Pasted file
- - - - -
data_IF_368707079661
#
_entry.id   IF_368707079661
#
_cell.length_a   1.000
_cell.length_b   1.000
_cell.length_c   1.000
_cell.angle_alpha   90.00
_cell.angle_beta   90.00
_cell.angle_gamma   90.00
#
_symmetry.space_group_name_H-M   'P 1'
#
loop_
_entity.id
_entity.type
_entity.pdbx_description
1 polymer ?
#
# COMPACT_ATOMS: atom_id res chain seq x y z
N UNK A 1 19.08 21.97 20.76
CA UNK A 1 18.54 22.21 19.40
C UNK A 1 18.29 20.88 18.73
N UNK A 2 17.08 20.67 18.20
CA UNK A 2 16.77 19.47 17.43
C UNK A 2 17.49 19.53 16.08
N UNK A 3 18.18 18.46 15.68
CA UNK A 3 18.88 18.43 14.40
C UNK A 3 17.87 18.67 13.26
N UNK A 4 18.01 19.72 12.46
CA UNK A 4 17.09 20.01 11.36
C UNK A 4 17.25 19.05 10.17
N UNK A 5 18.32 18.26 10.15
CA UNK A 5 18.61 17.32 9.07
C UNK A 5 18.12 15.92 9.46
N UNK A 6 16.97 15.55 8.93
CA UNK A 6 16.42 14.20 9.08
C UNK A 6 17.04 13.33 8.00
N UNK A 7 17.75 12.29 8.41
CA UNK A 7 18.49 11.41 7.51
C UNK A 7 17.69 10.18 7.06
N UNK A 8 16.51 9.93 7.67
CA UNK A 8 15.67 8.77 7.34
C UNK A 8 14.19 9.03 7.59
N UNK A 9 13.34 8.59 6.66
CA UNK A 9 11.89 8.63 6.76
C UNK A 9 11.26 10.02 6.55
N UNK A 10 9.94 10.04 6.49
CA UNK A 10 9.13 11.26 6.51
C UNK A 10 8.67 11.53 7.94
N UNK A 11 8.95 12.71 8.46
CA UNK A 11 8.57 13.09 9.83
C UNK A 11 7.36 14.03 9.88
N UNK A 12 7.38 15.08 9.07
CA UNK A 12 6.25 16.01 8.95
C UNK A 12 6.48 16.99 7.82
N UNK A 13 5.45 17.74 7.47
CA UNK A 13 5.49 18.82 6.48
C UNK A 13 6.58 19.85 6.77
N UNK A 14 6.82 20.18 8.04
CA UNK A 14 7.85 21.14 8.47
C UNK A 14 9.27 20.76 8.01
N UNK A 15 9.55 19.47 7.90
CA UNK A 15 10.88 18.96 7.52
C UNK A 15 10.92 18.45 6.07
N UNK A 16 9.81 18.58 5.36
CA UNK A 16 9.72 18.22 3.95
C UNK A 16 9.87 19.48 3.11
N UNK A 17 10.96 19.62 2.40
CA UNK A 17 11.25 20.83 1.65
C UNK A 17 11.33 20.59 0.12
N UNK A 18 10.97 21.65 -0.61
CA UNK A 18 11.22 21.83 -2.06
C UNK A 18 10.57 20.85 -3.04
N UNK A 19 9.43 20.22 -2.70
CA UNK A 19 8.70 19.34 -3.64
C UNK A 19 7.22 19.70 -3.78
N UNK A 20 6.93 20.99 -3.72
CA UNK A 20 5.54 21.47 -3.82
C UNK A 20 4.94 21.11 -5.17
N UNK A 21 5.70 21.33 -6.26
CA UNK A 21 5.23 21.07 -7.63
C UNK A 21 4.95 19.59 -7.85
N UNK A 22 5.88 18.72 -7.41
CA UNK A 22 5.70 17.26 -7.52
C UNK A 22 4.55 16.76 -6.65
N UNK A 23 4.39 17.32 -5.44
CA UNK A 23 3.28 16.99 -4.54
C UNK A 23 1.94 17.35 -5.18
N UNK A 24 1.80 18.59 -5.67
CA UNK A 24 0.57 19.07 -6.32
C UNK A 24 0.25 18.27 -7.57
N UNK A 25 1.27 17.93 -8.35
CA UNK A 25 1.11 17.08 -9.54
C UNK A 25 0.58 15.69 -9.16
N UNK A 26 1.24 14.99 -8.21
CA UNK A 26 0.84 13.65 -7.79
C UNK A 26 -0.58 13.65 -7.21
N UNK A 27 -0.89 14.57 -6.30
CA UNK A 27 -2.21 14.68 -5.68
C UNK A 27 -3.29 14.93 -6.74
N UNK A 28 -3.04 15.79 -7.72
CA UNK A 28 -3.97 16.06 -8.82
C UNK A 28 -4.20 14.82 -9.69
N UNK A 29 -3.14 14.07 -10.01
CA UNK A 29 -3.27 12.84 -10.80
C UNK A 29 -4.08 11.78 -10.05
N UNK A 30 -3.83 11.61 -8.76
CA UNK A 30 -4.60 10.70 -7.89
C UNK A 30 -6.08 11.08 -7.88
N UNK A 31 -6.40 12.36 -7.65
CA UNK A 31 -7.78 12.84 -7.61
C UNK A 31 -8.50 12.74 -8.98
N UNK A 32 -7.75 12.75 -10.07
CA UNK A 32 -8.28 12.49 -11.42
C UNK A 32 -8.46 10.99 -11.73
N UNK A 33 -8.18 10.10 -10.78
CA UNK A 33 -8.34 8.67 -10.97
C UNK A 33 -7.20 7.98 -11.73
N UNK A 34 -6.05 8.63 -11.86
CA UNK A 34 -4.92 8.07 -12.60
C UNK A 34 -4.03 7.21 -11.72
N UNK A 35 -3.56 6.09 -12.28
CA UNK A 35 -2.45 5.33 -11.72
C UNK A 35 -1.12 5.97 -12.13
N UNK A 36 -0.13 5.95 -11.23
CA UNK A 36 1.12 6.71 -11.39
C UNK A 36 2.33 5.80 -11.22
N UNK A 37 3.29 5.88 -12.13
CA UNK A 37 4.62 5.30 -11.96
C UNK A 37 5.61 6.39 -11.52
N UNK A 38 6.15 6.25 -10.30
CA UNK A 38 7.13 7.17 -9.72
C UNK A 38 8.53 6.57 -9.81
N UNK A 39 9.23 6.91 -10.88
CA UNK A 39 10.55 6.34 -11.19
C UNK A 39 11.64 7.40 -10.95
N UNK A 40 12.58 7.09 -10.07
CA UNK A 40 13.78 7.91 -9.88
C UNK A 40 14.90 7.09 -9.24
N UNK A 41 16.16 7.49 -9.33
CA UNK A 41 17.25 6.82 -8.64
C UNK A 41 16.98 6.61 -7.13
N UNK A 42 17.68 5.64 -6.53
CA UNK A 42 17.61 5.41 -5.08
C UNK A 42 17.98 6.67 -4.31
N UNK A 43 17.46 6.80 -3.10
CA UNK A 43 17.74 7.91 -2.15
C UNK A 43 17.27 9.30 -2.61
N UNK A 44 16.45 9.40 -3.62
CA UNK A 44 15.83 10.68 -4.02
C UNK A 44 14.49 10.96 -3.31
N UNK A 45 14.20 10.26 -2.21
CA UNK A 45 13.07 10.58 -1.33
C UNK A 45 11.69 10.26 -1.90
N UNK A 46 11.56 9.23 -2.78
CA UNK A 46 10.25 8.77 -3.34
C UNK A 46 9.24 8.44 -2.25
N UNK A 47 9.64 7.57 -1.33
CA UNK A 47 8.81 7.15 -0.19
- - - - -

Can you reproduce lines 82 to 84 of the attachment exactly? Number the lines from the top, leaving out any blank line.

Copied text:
CA UNK A 21 5.23 21.07 -7.63
C UNK A 21 4.95 19.59 -7.85
N UNK A 22 5.88 18.72 -7.41